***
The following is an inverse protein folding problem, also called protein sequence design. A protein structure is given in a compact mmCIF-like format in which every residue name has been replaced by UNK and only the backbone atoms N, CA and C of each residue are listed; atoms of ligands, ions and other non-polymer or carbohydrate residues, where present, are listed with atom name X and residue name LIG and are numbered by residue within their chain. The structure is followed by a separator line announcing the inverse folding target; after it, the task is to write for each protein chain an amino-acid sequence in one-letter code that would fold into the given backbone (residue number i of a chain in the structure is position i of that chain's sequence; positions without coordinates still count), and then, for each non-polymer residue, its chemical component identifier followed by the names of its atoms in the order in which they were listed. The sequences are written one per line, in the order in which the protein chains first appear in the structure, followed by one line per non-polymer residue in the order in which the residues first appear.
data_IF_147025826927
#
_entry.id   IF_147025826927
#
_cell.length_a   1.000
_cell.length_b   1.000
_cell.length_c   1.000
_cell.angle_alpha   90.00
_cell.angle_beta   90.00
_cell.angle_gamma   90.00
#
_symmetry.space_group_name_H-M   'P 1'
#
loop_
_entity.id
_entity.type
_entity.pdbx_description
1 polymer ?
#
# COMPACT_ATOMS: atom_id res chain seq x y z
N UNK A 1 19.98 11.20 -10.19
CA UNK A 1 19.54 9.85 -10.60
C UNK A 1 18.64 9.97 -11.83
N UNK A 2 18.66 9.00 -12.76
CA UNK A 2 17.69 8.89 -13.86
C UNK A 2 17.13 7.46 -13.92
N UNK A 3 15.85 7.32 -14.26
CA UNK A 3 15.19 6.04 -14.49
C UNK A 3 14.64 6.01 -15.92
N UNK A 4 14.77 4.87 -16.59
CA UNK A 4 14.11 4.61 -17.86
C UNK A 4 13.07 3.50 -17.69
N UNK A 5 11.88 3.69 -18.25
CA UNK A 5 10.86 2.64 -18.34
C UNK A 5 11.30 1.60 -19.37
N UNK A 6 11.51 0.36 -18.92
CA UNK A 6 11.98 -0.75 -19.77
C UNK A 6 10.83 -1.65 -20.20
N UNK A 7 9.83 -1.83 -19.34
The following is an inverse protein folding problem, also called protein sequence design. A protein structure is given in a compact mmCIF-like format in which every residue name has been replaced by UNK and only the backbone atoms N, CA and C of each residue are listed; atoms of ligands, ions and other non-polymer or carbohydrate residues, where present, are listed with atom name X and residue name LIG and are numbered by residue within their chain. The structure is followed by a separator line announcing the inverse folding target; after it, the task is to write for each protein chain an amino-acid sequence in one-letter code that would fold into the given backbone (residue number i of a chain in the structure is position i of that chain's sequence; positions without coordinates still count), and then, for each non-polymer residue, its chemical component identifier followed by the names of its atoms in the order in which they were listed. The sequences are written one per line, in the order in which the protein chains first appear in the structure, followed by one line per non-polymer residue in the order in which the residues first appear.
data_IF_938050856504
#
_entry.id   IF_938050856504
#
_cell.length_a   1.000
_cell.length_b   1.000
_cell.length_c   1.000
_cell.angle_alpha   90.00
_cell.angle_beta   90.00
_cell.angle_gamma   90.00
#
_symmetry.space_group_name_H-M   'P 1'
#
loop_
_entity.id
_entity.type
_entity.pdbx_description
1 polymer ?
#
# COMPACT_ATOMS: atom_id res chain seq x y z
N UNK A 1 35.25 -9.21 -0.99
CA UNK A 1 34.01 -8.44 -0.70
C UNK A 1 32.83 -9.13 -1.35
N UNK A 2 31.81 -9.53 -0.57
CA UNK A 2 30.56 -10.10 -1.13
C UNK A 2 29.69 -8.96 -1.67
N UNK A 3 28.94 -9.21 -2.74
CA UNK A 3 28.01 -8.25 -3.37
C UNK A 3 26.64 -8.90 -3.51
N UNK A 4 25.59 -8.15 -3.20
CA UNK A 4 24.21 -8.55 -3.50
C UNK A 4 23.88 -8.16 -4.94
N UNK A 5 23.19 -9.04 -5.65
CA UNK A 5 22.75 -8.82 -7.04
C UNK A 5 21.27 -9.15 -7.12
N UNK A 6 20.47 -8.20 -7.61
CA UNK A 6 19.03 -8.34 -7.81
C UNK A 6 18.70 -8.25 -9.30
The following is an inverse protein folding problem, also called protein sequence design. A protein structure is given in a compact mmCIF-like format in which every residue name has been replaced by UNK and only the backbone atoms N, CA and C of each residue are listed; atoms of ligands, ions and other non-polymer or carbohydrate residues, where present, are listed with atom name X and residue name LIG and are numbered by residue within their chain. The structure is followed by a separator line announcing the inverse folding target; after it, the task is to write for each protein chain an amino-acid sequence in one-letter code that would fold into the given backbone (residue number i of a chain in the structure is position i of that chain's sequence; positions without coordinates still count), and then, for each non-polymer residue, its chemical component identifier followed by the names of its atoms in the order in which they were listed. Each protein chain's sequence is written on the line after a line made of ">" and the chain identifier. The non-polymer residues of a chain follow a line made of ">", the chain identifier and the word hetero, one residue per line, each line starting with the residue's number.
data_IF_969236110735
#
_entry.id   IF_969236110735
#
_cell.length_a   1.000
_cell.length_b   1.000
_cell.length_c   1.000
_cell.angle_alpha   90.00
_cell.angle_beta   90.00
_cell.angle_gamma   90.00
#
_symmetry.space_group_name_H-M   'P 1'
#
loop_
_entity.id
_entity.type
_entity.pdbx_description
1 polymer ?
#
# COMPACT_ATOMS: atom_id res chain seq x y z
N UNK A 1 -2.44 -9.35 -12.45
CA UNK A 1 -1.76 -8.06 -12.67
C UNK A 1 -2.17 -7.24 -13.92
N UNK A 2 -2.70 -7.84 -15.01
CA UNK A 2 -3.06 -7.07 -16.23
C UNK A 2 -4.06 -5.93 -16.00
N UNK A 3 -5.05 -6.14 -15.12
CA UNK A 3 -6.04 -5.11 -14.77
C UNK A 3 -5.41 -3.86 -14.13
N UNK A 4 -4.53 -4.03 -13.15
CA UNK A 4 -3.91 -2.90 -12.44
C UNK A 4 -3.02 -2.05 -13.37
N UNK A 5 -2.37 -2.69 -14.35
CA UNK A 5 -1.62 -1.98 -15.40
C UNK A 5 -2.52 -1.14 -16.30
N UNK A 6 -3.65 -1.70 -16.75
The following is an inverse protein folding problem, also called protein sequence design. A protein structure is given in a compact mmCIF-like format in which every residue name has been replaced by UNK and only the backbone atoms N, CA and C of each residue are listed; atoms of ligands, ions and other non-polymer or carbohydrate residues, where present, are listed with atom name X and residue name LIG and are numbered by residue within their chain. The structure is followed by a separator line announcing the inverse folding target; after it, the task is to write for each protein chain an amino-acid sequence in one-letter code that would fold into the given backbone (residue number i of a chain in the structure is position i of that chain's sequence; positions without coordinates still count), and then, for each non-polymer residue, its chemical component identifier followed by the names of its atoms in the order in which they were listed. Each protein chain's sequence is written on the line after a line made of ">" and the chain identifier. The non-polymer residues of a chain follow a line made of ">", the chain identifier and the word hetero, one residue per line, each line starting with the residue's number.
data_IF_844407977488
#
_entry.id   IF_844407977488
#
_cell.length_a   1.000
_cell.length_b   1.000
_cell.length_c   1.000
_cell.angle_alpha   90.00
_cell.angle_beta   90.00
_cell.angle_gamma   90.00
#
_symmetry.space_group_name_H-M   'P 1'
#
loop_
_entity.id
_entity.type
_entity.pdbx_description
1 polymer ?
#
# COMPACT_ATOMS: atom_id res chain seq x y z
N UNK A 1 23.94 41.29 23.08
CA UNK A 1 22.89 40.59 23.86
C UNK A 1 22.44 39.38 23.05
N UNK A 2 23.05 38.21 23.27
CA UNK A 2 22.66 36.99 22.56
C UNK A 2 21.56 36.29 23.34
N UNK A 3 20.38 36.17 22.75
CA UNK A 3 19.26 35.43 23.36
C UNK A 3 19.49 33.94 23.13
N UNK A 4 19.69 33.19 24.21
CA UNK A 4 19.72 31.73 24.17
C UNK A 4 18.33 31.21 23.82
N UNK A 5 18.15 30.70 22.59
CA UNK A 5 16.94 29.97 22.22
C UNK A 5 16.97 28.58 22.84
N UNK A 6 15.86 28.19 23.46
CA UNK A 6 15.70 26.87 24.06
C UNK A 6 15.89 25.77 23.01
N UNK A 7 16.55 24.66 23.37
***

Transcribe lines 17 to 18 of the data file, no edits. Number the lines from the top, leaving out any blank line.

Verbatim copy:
_entity.type
_entity.pdbx_description